Lumber River State Park

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Lumber River State Park
The Lumber River as seen from the boat launch at Princess Ann in Robeson County
Map showing the location of Lumber River State Park
Map showing the location of Lumber River State Park
Location of Lumber River State Park in North Carolina
Map showing the location of Lumber River State Park
Map showing the location of Lumber River State Park
Lumber River State Park (the United States)
LocationNorth Carolina, United States
Coordinates34°23′30″N 78°59′52″W / 34.39167°N 78.99778°W / 34.39167; -78.99778Coordinates: 34°23′30″N 78°59′52″W / 34.39167°N 78.99778°W / 34.39167; -78.99778[1]
Area13,659 acres (55.28 km2)[2]
Elevation102 ft (31 m)
Named forThe Lumber River
Governing bodyNorth Carolina Division of Parks and Recreation
WebsiteLumber River State Park

Lumber River State Park is a North Carolina state park along the Lumber River in Scotland, Hoke, Robeson and Columbus counties. It covers 13,659 acres (55.28 km2)[2] along a 115-mile (185-km) stretch of the Lumber River. Lumber River State Park is located in North Carolina's Coastal Plain. It was established in 1989 as both a state park and designated as a "Natural and Scenic River" by the North Carolina General Assembly. In addition, it is the only blackwater river in North Carolina to be designated as a National Wild and Scenic River by the Department of the Interior.

Lumber River State Park encompasses parts of four counties along the Lumber River. The headwaters of the river are in Scotland County.[3] The Lumber River bisects Robeson County. The recreational facilities are at the Princess Ann Landing in southeastern Robeson County near the towns of Orrum and Fair Bluff. The river ends in South Carolina, where it joins the Little Pee Dee River about 8 miles (13 km) south of the state line.[4]


The Lumber River is the only blackwater river in North Carolina to be designated as a National Wild and Scenic River by the United States (US) Department of the Interior. The river is 115 miles (185 km) long from its headwaters at the confluence of Drowning Creek and Buffalo Creek near Wagram in Scotland County.[3] The river flows freely along its entire course, making it one of the longest unobstructed rivers in North Carolina.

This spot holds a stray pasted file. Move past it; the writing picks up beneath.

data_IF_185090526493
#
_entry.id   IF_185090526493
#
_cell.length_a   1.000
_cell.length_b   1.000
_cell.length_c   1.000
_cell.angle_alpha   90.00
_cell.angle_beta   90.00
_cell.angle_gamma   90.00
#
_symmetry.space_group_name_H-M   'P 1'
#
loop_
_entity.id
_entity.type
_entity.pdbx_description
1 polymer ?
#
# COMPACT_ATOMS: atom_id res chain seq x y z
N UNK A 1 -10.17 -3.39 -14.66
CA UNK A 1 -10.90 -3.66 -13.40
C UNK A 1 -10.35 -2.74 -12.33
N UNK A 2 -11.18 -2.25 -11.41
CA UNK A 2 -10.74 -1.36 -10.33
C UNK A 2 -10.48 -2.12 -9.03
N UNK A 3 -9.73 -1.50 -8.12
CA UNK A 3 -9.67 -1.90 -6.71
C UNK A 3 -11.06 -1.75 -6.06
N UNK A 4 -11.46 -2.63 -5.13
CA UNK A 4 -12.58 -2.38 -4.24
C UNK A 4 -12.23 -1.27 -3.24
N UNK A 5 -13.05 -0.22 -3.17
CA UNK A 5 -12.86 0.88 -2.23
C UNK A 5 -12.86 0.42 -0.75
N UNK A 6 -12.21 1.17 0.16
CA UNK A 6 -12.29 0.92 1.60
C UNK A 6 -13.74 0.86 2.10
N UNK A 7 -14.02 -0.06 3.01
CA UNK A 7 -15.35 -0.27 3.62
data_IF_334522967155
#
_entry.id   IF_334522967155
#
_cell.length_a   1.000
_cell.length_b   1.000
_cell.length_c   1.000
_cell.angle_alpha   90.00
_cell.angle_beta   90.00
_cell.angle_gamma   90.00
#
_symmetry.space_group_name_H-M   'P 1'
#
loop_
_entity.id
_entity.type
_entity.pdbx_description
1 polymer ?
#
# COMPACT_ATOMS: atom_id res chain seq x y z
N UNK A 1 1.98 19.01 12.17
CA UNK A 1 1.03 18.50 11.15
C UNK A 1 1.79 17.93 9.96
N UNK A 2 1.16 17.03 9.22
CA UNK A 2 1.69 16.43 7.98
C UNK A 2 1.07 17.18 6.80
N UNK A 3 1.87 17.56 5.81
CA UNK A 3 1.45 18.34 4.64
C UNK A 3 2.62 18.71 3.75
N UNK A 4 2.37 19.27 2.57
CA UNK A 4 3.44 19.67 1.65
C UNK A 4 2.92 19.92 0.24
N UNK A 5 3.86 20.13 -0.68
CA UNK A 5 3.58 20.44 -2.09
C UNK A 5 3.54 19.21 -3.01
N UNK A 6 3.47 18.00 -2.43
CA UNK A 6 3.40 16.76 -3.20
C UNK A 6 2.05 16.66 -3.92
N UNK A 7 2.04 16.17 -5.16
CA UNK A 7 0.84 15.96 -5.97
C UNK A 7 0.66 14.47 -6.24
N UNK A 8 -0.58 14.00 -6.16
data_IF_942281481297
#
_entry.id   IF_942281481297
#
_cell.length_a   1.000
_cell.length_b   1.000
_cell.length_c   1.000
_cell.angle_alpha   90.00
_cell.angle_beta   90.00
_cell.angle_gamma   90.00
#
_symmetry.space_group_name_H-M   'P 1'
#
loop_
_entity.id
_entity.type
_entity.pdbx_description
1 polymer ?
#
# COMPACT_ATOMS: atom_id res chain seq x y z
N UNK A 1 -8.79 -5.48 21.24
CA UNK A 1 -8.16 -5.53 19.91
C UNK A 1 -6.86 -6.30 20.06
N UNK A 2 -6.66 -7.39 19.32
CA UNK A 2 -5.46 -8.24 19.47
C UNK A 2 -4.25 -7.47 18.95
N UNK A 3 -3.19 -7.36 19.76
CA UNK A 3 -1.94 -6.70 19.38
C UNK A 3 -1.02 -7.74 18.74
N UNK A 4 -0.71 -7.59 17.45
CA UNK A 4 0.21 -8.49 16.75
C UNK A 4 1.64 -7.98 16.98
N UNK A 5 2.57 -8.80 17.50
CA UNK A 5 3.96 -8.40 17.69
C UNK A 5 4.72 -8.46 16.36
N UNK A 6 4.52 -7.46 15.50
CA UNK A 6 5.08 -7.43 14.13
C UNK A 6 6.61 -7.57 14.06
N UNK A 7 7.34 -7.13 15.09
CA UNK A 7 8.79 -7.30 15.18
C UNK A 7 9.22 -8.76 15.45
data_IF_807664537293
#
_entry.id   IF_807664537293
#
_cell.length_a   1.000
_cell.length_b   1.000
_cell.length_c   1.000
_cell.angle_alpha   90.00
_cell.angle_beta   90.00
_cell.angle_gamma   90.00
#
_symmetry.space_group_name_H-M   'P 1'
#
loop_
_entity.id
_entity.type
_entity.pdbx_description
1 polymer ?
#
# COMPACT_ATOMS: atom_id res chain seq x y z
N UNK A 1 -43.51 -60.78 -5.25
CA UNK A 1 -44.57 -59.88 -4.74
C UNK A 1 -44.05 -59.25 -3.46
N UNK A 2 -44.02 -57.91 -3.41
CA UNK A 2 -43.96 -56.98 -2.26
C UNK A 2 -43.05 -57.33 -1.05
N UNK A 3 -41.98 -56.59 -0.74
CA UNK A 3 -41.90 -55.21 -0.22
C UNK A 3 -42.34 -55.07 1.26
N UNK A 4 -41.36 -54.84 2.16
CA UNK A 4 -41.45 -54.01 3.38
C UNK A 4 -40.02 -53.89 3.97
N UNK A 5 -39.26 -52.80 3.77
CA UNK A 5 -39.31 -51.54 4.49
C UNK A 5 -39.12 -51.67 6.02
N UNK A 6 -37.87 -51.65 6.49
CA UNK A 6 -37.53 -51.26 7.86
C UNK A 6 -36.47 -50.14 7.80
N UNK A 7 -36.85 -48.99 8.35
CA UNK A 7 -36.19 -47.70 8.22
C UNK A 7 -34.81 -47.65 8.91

The upper section of the river was designated as a State Recreational Water Trail in 1978. The river was established as a National Canoe Trail in 1981. The lower Lumber River was designated as a State Canoe Trail in 1984. The General Assembly established the Lumber River as a Natural and Scenic River and also as a state park in 1989.[4]

The first European settlements were made by Scots-Irish who migrated to the area in the late 18th century. They chartered Princess Ann in 1796. The town was the second to be established in Robeson County, and the first settled by people ascending the river from South Carolina. Princess Ann has since been abandoned. The name survives in local folklore and as the name of the road that leads to the park.[4]

The recreational facilities for Lumber River State Park are in a section of Robeson County known as Princess Ann.


The Lumber River has 24 boat launches that serve as access points to Lumber River State Park. The entire length of the river is open to fishing. The common game fish are black crappie, largemouth bass, catfish and redbreast sunfish. All anglers must have a valid fishing license and follow the regulations of the North Carolina Wildlife Resources Commission.

Nine primitive camping sites are located at the Princess Ann section of the park. These campsites are meant to be used by no more than six people at a time. Each camp site features a picnic table and grill, lantern holder, trash can, and fire ring. Princess Ann has several hiking trails and picnic areas, and many municipal and county parks are located on the Lumber River as well.

Plants and wildlife[edit]

Lumber River State Park provides a habitat for a wide variety of plants and animals. Wildflowers that can be seen at the park include wisteria, sarvis holly, Carolina bogmint, mountain laurel, wild azalea, spider lily and swamp mallow. Trees found in the swamps along the river include bald cypress, water elm, river birch and tulip poplar. Animals and birds in the area include the American alligator, white-tailed deer, American black bear, beavers, and northern river otters; and barred owls, great blue heron, wild turkey, sandpipers [3] and prothonotary warblers.

Nearby state parks[edit]

The following state parks are within 30 miles (48 km) of Lumber River State Park:


  1. ^ U.S. Geological Survey Geographic Names Information System: Griffin Whirl
  2. ^ a b "Size of the North Carolina State Parks System" (XLS). North Carolina Division of Parks and Recreation. July 1, 2020. Archived from the original on August 18, 2020. Retrieved August 17, 2020.
  3. ^ a b c "Lumber River State Park". The Nature Conservancy. Archived from the original on December 15, 2006. Retrieved April 11, 2007.
  4. ^ a b c "Lumber River State Park". North Carolina Department of Environment and Natural Resources. Retrieved April 11, 2007.

External links[edit]